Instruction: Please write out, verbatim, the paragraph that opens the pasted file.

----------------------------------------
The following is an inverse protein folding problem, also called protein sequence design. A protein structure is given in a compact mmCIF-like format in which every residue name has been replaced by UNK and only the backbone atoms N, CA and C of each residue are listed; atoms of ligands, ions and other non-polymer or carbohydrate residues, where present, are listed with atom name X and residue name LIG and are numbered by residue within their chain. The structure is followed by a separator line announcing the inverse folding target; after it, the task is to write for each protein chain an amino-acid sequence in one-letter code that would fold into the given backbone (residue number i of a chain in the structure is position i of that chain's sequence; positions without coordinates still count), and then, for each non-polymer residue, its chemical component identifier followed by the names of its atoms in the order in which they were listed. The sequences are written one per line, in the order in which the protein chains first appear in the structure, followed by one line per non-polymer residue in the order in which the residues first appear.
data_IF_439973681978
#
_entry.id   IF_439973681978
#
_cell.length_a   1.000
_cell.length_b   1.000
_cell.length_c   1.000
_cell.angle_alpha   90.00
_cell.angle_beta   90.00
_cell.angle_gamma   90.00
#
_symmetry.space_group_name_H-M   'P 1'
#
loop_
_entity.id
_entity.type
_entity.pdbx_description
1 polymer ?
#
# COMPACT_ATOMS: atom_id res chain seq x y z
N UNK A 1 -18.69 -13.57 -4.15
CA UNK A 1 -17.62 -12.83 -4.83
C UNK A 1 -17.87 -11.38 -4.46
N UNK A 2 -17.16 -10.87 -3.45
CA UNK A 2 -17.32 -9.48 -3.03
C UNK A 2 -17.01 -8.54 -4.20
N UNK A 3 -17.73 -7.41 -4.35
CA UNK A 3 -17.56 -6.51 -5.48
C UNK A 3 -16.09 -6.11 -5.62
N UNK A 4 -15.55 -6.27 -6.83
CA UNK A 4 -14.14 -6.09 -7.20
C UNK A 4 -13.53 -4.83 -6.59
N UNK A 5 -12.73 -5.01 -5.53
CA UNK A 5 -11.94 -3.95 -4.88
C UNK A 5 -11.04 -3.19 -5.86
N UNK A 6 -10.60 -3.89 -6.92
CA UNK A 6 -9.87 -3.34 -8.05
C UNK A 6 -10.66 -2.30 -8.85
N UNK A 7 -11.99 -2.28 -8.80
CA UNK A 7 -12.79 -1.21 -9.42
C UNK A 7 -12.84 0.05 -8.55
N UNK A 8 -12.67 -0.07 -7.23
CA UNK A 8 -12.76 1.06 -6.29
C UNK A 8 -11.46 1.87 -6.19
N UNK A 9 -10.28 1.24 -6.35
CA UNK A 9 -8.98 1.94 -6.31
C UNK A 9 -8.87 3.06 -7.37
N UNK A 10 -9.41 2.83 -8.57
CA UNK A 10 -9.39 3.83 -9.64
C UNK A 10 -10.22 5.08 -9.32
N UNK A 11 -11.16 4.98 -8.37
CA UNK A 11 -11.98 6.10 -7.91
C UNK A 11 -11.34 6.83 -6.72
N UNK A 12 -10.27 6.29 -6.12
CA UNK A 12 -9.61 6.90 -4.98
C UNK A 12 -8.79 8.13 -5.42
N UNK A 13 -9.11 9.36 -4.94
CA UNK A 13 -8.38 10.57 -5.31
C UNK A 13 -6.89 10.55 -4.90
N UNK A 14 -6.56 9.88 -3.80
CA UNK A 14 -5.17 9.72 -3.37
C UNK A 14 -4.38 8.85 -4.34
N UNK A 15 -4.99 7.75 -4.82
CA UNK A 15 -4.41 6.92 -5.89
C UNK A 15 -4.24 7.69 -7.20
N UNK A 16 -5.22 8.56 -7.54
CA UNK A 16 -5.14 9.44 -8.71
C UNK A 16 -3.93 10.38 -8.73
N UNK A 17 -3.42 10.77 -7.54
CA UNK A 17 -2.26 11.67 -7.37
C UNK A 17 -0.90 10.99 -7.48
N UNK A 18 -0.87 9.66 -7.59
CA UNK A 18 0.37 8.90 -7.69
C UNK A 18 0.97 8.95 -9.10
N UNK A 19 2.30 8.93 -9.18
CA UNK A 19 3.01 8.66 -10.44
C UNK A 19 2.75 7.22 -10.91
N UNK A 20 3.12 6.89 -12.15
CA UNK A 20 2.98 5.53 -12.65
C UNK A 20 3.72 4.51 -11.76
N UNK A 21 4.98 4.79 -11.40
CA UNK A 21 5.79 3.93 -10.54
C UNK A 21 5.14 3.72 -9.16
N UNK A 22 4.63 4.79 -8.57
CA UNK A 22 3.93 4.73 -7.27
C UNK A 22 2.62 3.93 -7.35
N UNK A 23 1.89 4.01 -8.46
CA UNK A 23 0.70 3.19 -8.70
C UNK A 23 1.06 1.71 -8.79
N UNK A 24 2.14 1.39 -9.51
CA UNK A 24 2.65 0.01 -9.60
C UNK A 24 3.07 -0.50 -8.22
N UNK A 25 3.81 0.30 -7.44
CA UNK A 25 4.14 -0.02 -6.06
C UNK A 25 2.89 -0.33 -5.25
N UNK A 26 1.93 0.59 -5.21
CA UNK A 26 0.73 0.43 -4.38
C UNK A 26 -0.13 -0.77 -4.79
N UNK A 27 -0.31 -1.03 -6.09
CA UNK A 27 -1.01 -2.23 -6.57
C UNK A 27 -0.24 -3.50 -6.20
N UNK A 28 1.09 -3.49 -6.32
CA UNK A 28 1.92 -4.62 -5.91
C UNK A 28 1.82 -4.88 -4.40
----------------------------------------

The following is an inverse protein folding problem, also called protein sequence design. A protein structure is given in a compact mmCIF-like format in which every residue name has been replaced by UNK and only the backbone atoms N, CA and C of each residue are listed; atoms of ligands, ions and other non-polymer or carbohydrate residues, where present, are listed with atom name X and residue name LIG and are numbered by residue within their chain. The structure is followed by a separator line announcing the inverse folding target; after it, the task is to write for each protein chain an amino-acid sequence in one-letter code that would fold into the given backbone (residue number i of a chain in the structure is position i of that chain's sequence; positions without coordinates still count), and then, for each non-polymer residue, its chemical component identifier followed by the names of its atoms in the order in which they were listed. The sequences are written one per line, in the order in which the protein chains first appear in the structure, followed by one line per non-polymer residue in the order in which the residues first appear.